Physical and chemical defects in WO3 thin films and their impact on photoelectrochemical water splitting

Y. Zhao, S. Balasubramanyam, R. Sinha, R. Lavrijsen, M. A. Verheijen, A. A. Bol, A. Bieberle-Hütter

Research output: Contribution to journalArticleAcademicpeer-review

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Abstract

We evaluate the impact of defects in WO3 thin films on the photoelectrochemical (PEC) properties during water splitting. We study physical defects, such as microsized holes or cracks, by two different deposition techniques: sputtering and atomic layer deposition (ALD). Chemical defects, such as oxygen vacancies, are tailored by different annealing atmospheres, i.e., air, N2, and O2. The results show that the physical defects inside the film increase the resistance for the charge transfer and also result in a higher recombination rate which inhibits the photocurrent generation. Chemical defects yield an increased adsorption of OH groups on the film surface and enhance the PEC efficiency. An excess amount of chemical defects can also inhibit the electron transfer, thus decreasing the photocurrent generation. In this study, the highest performance was obtained for WO3 films deposited by ALD and annealed in air, which have the fewest physical defects and an appropriate amount of oxygen vacancies.
Original languageEnglish
Pages (from-to)5887–5895
Number of pages9
JournalACS Applied Energy Materials
Volume1
Issue number11
Early online date30 Oct 2018
DOIs
Publication statusPublished - 26 Nov 2018

Fingerprint

water splitting
defects
thin films
atomic layer epitaxy
photocurrents
air
oxygen
electron transfer
cracks
sputtering
charge transfer
atmospheres
annealing
adsorption

Keywords

  • atomic layer deposition (ALD)
  • defects
  • electron transport
  • photoelectrochemical water splitting
  • sputtering
  • WO

Cite this

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title = "Physical and chemical defects in WO3 thin films and their impact on photoelectrochemical water splitting",
abstract = "We evaluate the impact of defects in WO3 thin films on the photoelectrochemical (PEC) properties during water splitting. We study physical defects, such as microsized holes or cracks, by two different deposition techniques: sputtering and atomic layer deposition (ALD). Chemical defects, such as oxygen vacancies, are tailored by different annealing atmospheres, i.e., air, N2, and O2. The results show that the physical defects inside the film increase the resistance for the charge transfer and also result in a higher recombination rate which inhibits the photocurrent generation. Chemical defects yield an increased adsorption of OH groups on the film surface and enhance the PEC efficiency. An excess amount of chemical defects can also inhibit the electron transfer, thus decreasing the photocurrent generation. In this study, the highest performance was obtained for WO3 films deposited by ALD and annealed in air, which have the fewest physical defects and an appropriate amount of oxygen vacancies.",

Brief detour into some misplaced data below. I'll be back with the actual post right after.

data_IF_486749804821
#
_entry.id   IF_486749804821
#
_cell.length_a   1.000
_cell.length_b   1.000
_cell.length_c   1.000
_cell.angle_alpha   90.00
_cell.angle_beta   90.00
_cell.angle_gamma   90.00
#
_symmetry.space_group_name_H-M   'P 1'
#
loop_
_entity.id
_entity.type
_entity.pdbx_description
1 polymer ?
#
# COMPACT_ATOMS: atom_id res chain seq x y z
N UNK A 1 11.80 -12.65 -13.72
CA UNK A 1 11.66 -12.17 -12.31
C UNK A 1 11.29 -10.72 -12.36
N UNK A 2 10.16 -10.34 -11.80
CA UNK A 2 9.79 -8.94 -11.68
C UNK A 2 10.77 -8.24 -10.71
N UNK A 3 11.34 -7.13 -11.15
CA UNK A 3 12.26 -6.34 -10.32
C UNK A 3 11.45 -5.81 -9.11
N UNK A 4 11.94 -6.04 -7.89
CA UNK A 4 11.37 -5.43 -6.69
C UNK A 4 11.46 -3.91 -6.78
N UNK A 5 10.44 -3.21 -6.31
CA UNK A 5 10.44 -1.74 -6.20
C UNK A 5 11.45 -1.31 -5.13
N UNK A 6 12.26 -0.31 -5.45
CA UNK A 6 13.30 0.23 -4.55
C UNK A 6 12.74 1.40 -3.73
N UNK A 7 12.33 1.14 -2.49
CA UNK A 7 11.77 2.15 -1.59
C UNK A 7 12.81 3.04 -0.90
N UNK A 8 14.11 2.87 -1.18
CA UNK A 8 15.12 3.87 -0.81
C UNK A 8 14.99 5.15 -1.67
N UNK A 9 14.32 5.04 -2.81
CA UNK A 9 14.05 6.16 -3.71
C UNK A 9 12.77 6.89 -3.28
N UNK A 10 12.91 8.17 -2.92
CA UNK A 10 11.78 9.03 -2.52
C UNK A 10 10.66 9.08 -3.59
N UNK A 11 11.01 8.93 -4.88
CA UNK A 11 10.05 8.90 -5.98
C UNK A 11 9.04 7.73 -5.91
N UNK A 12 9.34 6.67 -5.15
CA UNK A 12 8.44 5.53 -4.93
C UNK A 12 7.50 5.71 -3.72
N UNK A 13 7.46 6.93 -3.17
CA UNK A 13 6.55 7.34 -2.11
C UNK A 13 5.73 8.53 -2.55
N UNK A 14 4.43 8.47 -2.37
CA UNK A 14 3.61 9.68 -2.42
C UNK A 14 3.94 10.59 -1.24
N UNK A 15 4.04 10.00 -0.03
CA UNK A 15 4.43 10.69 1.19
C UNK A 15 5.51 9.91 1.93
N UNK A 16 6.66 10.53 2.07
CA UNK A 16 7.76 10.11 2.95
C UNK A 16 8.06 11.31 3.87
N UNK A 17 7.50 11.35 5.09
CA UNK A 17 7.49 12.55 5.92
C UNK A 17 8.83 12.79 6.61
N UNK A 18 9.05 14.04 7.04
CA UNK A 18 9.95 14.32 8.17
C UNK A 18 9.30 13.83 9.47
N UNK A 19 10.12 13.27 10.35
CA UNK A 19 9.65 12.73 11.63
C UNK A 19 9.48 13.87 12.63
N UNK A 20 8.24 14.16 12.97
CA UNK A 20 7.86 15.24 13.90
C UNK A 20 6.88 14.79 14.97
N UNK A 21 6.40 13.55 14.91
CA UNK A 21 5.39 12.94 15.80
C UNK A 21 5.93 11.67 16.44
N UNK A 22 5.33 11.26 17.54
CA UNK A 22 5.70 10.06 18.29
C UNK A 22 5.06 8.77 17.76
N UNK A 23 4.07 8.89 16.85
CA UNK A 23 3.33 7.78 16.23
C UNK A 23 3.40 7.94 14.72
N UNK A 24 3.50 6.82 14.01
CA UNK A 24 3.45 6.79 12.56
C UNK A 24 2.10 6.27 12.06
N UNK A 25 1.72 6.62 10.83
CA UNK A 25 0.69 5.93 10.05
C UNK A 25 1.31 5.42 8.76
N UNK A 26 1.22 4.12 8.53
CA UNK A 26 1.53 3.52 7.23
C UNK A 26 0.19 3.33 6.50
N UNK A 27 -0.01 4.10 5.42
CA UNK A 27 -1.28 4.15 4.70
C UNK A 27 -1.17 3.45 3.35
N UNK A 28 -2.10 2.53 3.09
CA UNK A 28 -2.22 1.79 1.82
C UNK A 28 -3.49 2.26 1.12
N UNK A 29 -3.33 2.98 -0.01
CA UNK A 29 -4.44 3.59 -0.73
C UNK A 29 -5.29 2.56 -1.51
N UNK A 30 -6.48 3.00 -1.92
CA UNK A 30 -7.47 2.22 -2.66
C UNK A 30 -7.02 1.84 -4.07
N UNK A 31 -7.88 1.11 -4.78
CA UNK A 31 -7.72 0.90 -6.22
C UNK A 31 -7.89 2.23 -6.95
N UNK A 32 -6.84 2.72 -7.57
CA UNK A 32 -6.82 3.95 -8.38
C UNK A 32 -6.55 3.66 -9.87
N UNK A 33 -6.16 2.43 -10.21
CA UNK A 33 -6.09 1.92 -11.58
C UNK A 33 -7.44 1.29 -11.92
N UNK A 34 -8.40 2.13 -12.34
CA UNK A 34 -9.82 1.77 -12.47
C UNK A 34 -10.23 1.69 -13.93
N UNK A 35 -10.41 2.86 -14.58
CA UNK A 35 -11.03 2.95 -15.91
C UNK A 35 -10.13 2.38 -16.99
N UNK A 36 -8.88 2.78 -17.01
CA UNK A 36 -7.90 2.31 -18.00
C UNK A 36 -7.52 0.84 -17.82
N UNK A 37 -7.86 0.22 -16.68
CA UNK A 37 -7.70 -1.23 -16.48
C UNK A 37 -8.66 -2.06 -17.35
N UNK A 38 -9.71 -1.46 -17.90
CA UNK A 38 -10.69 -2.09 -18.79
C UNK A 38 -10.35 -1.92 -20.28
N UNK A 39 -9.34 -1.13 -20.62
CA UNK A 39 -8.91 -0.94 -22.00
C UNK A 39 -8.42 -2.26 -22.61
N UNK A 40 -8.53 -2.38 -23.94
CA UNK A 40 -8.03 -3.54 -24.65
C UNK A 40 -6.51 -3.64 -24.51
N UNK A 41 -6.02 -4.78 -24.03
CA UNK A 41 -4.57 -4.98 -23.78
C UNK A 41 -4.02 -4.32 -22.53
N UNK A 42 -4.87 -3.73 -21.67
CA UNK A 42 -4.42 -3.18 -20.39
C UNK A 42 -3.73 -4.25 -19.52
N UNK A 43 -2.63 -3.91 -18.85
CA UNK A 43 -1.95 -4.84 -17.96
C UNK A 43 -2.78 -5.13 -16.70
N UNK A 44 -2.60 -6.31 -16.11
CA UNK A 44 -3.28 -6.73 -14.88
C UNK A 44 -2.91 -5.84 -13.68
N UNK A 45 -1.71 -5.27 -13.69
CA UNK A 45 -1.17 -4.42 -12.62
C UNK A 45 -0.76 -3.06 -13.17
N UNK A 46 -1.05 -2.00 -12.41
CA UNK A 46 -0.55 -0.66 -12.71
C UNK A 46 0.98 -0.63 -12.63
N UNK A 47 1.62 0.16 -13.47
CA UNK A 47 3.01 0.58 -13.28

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Physical and chemical defects in WO3 thin films and their impact on photoelectrochemical water splitting. / Zhao, Y.; Balasubramanyam, S.; Sinha, R.; Lavrijsen, R.; Verheijen, M. A.; Bol, A. A.; Bieberle-Hütter, A.

In: ACS Applied Energy Materials, Vol. 1, No. 11, 26.11.2018, p. 5887–5895.

Research output: Contribution to journalArticleAcademicpeer-review

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AU - Zhao, Y.

AU - Balasubramanyam, S.

AU - Sinha, R.

AU - Lavrijsen, R.

AU - Verheijen, M. A.

AU - Bol, A. A.

AU - Bieberle-Hütter, A.

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AB - We evaluate the impact of defects in WO3 thin films on the photoelectrochemical (PEC) properties during water splitting. We study physical defects, such as microsized holes or cracks, by two different deposition techniques: sputtering and atomic layer deposition (ALD). Chemical defects, such as oxygen vacancies, are tailored by different annealing atmospheres, i.e., air, N2, and O2. The results show that the physical defects inside the film increase the resistance for the charge transfer and also result in a higher recombination rate which inhibits the photocurrent generation. Chemical defects yield an increased adsorption of OH groups on the film surface and enhance the PEC efficiency. An excess amount of chemical defects can also inhibit the electron transfer, thus decreasing the photocurrent generation. In this study, the highest performance was obtained for WO3 films deposited by ALD and annealed in air, which have the fewest physical defects and an appropriate amount of oxygen vacancies.

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